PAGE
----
Monday, September 1, 2014

Labor Day -- A Busy End to Quite A Week

This week, after helping our neighbors celebrate their 50th wedding anniversary,

we remembered my mom on her birthday, 


determined that it's a lot easier to make tomato juice (left -- 12 quarts in about 3 hours) than tomato sauce (right-- 6 quarts in 6 hours),

cooked for a beautifully unique wedding with 300 guests,


and made a cake.


Plus, after many years of thinking about it, we're replacing our flooring downstairs.
Yikes.
And yippee!  Pictures to follow.

I am one happy, but tired, girl.

Peace,

Thursday, August 21, 2014

Tomato Powder. Huh?

Maggie and Nate planted our little garden this spring -- they are much better gardeners than we are.  
They garden, I can.

They have tomatoes like crazy, and on Monday, I put up 10 quarts of juice, using my cool new Norpro Sauce Master strainer: 
which you can purchase here at Amazon, or at the Ace Hardware if you live in my town!
(I really need to monetize my blog, don't I?  I just made a commercial.)

Anyway, you get this fantastic juice after you put the tomatoes through the strainer, and you get a mess of seeds and skins, which would be perfect for the compost.

But I had read on other blogs about dehydrating the skins and re-using them.  So that's what I did.


I don't have a dehydrator, so I just spread the refuse out on a  Silpat and put the cookie sheet in a low oven for many hours (probably around 6) with the door held ajar with a kitchen towel until the mess seemed nice and dry.  (It was suggested to dry them at 140 degrees -- my oven only goes down to 170, but it seemed to work just fine.)


Then I put the dry bits into the Cuisinart and pulverized the crap out of them:

I tossed this stuff around in a sieve, separating the powder from the seeds, which were really bitter.  (Are tomato seeds always bitter, or is that a result of the cooking and drying process?  Do we just not notice because the tomato is so delicious?  Further research warranted ...)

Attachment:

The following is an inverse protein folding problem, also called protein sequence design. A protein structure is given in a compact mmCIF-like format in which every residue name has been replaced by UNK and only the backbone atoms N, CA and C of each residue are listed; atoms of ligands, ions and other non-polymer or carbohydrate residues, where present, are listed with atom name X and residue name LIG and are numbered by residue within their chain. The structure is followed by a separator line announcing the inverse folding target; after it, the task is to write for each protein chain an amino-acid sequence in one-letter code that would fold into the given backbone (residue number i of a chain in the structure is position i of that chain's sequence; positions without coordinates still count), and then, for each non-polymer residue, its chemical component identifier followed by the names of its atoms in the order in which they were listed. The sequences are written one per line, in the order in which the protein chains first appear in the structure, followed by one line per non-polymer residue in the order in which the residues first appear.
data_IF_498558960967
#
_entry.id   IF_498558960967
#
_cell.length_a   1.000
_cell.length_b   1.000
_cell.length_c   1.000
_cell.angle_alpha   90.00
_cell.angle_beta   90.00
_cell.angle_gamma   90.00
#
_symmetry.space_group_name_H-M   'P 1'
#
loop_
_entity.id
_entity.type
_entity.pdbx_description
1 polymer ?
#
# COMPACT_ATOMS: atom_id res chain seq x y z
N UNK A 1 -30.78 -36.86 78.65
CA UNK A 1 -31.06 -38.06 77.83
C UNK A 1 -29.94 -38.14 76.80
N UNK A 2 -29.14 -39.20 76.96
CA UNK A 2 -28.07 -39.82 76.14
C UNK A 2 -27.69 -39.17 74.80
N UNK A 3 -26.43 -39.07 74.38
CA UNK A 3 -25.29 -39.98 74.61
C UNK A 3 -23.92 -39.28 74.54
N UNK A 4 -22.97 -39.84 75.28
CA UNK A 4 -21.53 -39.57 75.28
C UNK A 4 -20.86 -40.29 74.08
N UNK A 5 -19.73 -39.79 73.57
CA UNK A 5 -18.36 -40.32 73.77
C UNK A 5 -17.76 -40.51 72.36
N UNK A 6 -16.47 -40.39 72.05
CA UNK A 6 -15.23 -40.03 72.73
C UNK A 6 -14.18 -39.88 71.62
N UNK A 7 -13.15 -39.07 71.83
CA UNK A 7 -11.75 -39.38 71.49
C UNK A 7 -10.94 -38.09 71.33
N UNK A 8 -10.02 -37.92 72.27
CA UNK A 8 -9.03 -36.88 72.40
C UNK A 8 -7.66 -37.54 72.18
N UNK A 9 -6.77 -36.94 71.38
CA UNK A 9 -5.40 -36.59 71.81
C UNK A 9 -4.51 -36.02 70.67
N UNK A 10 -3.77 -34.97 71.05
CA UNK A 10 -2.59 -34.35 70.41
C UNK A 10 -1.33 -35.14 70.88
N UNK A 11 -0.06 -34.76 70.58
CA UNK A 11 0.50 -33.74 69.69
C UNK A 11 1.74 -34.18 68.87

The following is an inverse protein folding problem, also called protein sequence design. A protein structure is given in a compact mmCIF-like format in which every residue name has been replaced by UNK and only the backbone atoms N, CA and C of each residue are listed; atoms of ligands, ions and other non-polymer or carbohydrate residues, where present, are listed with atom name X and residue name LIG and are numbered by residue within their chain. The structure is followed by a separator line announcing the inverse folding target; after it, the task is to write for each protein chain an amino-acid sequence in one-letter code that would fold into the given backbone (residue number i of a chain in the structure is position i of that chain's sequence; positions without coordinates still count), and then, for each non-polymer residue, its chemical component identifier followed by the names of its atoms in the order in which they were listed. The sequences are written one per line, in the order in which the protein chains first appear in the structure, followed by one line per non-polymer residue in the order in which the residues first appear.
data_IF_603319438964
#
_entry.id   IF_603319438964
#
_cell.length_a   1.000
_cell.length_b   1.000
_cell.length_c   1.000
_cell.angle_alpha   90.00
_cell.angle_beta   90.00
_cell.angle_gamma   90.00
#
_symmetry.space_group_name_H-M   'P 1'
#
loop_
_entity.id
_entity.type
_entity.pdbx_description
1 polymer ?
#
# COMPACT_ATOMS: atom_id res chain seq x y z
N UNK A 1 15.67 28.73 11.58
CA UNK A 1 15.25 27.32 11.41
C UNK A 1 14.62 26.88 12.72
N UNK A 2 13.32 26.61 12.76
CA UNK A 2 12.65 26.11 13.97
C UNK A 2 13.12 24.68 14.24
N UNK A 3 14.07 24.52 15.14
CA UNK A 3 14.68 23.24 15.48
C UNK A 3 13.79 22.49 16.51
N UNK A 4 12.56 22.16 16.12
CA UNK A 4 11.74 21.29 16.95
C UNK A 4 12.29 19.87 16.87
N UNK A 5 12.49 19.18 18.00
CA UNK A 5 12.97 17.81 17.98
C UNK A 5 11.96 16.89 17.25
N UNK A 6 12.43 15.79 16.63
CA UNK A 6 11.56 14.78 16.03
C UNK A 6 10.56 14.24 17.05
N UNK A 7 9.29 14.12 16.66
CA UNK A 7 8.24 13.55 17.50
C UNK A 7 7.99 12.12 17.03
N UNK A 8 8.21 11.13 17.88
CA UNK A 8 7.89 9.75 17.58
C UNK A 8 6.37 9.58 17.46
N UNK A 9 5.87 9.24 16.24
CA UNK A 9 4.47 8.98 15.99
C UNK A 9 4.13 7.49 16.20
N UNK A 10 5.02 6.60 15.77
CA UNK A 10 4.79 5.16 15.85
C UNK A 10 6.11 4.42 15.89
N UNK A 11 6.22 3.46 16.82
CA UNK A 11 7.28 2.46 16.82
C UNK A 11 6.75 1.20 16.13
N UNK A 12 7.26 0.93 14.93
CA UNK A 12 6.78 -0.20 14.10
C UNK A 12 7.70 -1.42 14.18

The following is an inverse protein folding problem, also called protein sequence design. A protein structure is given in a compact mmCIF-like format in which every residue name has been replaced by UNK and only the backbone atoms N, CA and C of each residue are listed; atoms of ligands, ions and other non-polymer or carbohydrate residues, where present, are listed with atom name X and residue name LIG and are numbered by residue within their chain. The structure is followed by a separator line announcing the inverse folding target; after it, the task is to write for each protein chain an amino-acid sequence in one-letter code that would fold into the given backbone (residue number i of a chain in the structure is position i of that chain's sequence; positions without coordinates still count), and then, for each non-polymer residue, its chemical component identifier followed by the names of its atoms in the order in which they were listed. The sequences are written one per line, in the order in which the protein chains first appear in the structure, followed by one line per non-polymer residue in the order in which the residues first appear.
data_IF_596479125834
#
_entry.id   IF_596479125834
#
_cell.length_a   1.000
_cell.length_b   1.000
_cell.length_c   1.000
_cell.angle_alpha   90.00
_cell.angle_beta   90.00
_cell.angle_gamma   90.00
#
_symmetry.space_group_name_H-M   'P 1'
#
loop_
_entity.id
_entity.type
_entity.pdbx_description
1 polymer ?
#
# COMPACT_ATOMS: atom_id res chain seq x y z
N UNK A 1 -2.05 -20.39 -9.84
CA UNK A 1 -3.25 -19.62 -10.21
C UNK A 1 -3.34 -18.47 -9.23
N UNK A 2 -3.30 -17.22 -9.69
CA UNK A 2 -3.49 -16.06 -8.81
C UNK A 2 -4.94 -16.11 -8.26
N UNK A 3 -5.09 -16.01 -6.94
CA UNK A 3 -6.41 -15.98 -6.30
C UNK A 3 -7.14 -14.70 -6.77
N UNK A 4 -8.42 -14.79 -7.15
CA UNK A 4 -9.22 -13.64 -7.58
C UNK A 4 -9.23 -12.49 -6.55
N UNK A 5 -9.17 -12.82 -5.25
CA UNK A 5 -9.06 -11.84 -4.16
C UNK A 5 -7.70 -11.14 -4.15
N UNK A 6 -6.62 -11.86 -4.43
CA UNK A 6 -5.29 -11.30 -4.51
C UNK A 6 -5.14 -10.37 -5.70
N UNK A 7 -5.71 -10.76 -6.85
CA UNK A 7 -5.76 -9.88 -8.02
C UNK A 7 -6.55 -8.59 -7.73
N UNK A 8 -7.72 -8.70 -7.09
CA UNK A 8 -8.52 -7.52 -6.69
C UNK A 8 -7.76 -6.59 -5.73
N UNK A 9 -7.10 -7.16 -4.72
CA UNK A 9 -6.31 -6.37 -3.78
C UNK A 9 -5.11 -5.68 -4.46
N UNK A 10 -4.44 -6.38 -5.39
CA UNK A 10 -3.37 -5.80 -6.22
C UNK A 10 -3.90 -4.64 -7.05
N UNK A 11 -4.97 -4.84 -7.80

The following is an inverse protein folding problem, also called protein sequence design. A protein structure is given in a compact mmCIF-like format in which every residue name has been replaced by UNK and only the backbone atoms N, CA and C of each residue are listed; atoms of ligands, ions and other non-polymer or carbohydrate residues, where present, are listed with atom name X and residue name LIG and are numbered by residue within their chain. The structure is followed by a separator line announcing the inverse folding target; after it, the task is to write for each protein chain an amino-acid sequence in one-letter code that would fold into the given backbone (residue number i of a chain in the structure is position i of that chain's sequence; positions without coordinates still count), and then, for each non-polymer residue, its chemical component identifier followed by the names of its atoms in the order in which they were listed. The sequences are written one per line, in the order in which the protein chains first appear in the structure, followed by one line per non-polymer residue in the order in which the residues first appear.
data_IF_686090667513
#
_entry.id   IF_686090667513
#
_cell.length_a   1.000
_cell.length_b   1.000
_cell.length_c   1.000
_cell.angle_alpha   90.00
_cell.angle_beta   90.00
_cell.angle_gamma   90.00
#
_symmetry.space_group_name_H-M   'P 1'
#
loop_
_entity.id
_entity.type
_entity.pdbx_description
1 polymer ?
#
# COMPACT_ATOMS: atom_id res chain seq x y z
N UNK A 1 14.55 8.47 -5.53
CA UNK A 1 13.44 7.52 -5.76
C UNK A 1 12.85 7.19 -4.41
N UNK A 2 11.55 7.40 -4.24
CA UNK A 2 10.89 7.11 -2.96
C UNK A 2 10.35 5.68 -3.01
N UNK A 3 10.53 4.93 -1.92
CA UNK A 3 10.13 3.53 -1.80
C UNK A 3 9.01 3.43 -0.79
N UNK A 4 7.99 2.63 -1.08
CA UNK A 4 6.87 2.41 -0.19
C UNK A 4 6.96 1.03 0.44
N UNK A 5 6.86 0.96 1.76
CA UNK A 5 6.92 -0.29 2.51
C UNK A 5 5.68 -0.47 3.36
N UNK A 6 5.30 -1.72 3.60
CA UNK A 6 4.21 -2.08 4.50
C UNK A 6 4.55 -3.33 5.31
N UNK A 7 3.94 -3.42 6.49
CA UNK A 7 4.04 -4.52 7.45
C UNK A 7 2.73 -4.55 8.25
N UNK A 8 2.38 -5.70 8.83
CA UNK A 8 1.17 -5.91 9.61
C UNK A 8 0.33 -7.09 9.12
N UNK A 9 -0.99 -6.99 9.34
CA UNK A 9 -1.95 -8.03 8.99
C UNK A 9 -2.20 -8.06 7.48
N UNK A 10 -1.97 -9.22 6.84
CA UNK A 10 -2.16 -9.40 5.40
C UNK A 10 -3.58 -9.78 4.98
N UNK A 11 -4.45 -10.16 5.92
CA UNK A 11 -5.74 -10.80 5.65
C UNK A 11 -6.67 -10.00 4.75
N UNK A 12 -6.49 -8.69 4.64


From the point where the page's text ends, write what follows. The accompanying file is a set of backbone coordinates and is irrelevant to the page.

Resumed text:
Then I processed the mix once more, sieved again, and got this:


Tomato powder.
It is really delicious and extra tomato-y, and I am looking forward to trying it out this winter.
How?
I don't know, but I am open to suggestions ...

Peace.

Monday, August 18, 2014

A Volunteer Quilt

It's been a lovely summer.






I had hoped to have 3 graduation quilts completed before we went on vacation with the graduation boys and their families in early July.

One was completed last week.

Luckily, the moms of these boys are my dear friends and completely understand me and how it is that I roll.


This first one is Tim's.  He graduated from the University of Tennessee with an engineering degree in May.  I had been thinking about this quilt and collecting oranges for a few months.  5" squares set in a checkerboard, (a la the UT end zones) machine quilted with an X.  Then, because Tim is also a Chicago Bears fan, I bound the quilt in deep navy blue



and added blue strips on the back side.


Happy graduation, sweet guy.





PS  I took these pictures at my sister's house.  How cute is that bike?

Sunday, August 17, 2014

Blackberry Summer

In July, we did this.  

Probably about 4 gallons of blackberries there, picked in about an hour.

Yep.  That's how awesome that blackberry patch is.
(Lots of pretty little jars of blackberry jam and a couple of cobblers from this picking.)

I posted this picture on facebook, and everyone wanted blackberries!  But I couldn't help anyone out, because these aren't from my patch.  I don't have a patch.

Didn't.

Do now.  Or at least we have the beginnings of one.

Jenny had the space out on her sweet little farm, she has parents with blackberry expertise, and parents who were willing to give us starts off of their blackberries.

I had enthusiasm.

Saturday (because we had time and because the Farmer's Almanac and Jenny's dad said it was the right phase of the moon) with the help of our husbands, we did this:


We plotted out two nice straight rows (far enough apart to mow between) then dug holes 36" apart.
We filled in those holes with some dry sweet corn shucks and sand.

Because we both hate to weed, we covered the sand mounds with landscape fabric,


which Jenny's dad later told us was a mistake, because we want the vines to fill in between the holes.  So we peeled back the fabric between the holes so that the vines can spread.  

Then we loaded up and went to gather blackberry plants, which was a huge job, and made us glad we married strong men who don't complain at their wives' schemes.  Much.

Here's a nice little row.  Isn't that beautiful?    


Jenny's dad says the key to good blackberries is lots of sand and lots of dry matter.  So we piled on lots of sand from his sand farm.  Which is a whole other interesting story.